The world of sports is perhaps just as nasty as politics since everyone involved will move heaven and earth in order to win. Controversies aren’t new and it often extends to the person’s personal life. It really is such a shame hearing the nasty things they say to each other but the conflict among players often build up the momentum and urge the viewers to spend money to watch live matches or shell out fees for pay-per-views. And boxing, like some kinds of wrestling, is one of those sports that always attract global attention, especially when played by equally popular players.
The most recent match that has garnered worldwide attention is the one between Floyd Mayweather Jr. and Conor McGregor. What makes this fight really notorious is the fact that the latter is not a professional boxer himself but a UFC fighter. For sure many were intrigued about how the fight turns out to be and how well the two of them will fight it out in the arena considering their different backgrounds but some were apparently disappointed at the turn of events when McGregor easily got exhausted several rounds into the fight. It is understandable, though, that he’ll have a harder time lasting the entire 12 rounds of fight in a match that he isn’t accustomed to.
So why am I so sure that Mayweather-McGregor won’t rebound into a moment in time that disrupts boxing and MMA? Two generations from now, couldn’t this boxing match similarly shift and shape the fighting landscape into something none of us ever envisioned?
As difficult as it was to picture McGregor upending Mayweather, the same is true trying to imagine a meaningful effect of what they did together. Rather than an evolutionary jumping-off point, Saturday night seems much more an ode to rationalism. The thing that was supposed to happen did, and Las Vegas wasn’t brought down by an Irish earthquake.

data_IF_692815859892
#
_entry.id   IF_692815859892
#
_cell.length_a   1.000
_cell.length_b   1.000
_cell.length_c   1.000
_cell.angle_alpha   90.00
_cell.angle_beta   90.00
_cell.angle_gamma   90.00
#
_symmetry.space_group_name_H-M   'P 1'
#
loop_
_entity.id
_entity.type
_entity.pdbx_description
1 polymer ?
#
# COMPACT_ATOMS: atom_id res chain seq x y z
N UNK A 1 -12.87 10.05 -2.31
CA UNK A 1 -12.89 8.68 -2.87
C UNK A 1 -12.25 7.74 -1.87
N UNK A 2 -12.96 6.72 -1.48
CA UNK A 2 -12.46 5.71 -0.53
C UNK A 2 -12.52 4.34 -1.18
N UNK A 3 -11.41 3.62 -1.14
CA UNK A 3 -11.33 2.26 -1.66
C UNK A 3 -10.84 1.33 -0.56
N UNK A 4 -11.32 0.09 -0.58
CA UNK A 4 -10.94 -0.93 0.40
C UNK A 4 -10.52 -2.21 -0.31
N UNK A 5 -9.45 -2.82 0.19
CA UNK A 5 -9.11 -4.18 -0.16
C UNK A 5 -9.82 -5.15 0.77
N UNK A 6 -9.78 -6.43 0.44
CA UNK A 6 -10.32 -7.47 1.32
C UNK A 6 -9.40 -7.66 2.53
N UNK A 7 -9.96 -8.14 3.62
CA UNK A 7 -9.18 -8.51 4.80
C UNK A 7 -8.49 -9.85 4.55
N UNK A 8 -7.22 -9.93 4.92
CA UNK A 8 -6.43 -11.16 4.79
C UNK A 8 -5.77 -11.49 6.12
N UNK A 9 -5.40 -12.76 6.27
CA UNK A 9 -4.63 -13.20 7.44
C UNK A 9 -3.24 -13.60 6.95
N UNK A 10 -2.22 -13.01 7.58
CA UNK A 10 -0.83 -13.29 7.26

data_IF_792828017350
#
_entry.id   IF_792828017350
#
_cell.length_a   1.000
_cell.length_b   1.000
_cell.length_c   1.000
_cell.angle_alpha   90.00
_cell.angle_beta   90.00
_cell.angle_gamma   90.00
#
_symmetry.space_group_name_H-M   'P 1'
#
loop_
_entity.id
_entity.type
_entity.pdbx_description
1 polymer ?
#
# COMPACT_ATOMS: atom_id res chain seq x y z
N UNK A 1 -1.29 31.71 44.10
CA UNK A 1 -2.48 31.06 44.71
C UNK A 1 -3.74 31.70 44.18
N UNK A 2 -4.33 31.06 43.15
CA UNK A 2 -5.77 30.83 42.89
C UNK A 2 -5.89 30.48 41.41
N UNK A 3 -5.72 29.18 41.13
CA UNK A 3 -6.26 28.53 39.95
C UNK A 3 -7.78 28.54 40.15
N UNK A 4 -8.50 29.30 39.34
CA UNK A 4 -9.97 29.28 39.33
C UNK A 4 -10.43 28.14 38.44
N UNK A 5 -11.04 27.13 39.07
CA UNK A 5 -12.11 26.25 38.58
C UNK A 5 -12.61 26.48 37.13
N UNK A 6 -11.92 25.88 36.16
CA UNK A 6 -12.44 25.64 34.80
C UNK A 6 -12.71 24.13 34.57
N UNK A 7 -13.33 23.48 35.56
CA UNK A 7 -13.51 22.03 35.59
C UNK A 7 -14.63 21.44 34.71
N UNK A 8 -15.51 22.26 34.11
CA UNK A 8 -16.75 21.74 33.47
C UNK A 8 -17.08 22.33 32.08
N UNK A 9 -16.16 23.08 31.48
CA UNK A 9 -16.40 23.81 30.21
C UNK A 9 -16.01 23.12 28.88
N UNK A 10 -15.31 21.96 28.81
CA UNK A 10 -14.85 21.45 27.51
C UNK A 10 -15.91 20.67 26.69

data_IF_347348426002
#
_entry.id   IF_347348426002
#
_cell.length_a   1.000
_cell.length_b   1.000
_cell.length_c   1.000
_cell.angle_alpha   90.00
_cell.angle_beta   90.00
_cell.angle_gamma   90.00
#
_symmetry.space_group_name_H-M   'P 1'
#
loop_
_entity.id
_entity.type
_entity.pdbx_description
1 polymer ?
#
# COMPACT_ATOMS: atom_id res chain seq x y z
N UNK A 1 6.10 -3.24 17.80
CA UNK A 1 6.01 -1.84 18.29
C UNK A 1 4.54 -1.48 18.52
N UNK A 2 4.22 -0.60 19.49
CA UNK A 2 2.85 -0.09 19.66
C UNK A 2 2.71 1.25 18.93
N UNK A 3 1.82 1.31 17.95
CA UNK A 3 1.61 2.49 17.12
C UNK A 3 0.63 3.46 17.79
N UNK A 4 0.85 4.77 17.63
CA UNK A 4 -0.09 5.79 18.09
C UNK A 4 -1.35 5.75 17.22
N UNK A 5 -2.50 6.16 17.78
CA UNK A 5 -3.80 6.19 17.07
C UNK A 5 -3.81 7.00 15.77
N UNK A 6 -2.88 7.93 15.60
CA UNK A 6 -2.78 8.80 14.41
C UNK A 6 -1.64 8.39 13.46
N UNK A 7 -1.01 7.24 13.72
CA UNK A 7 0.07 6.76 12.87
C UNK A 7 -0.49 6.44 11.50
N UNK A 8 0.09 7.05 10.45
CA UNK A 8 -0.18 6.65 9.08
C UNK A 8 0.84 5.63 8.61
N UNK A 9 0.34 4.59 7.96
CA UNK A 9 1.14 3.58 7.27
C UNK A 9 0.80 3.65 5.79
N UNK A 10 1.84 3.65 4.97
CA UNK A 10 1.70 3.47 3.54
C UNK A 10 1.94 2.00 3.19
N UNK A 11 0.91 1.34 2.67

Rest assured: Even as Mayweather-McGregor falls in line with the fight-sport lineage that from time to time aligns boxing with mixed-rules contests, it was its own self-contained thing. This was an event predicated on one simple tease by two giant personalities who convinced millions of people that for $100 they could participate in the novelty of 49-0 versus 0-0, and that the payoff wouldn’t reside in the resoundingly likely outcome, but in the potentially shocking what if.
Even if McGregor didn’t win over Mayweather, he definitely didn’t come home empty-handed simply because theirs was a billion-dollar fight. Mayweather may get the bigger pie but he still does have his fair share as well. Others even claim it has been staged right from the start although it is very different from the long-awaited 2015 match between Mayweather and Pacquiao that is perhaps the most disappointing to fans than this recent (mis)match.
That thing in a boxing ring Saturday night in Las Vegas turned out to be totally real. Floyd Mayweather vs. Conor McGregor was a genuine, honest-to-goodness fight.
Ok, so it wasn’t a knockdown, drag-out fight. No one got knocked down. No one got dragged out.
But no one demanded a refund. It lasted into the 10th round. (Some thought it might last 10 seconds.) Mayweather was declared the winner by a technical knockout. (Some thought McGregor might be declared DOA by CSI.)
The referee stopped the fight because McGregor looked to be wobbly, exhausted and nearly out on his feet. A minute or two after Mayweather’s arm was raised in triumph, he conceded that McGregor gave him a lot harder time than he had expected.
It seems that it is all about money now. The media hyped up the event and talked about everything else aside from the important issues that matter to the fight the most. It’s clearly a mismatched fight right from the beginning but it is the very concept they sold to fans – two equally great yet different fighters who are both willing to fight in the same ring. A renowned champion that remains undefeated and an underdog that has won the heart of the masses, it is the perfect marketing ploy to get people to spend their money on luxuries like spectator sports. This boxing match might even encourage people to spend their money on life priorities rather than on some senseless made-up violence show meant to attract people that will definitely not get a rematch at all.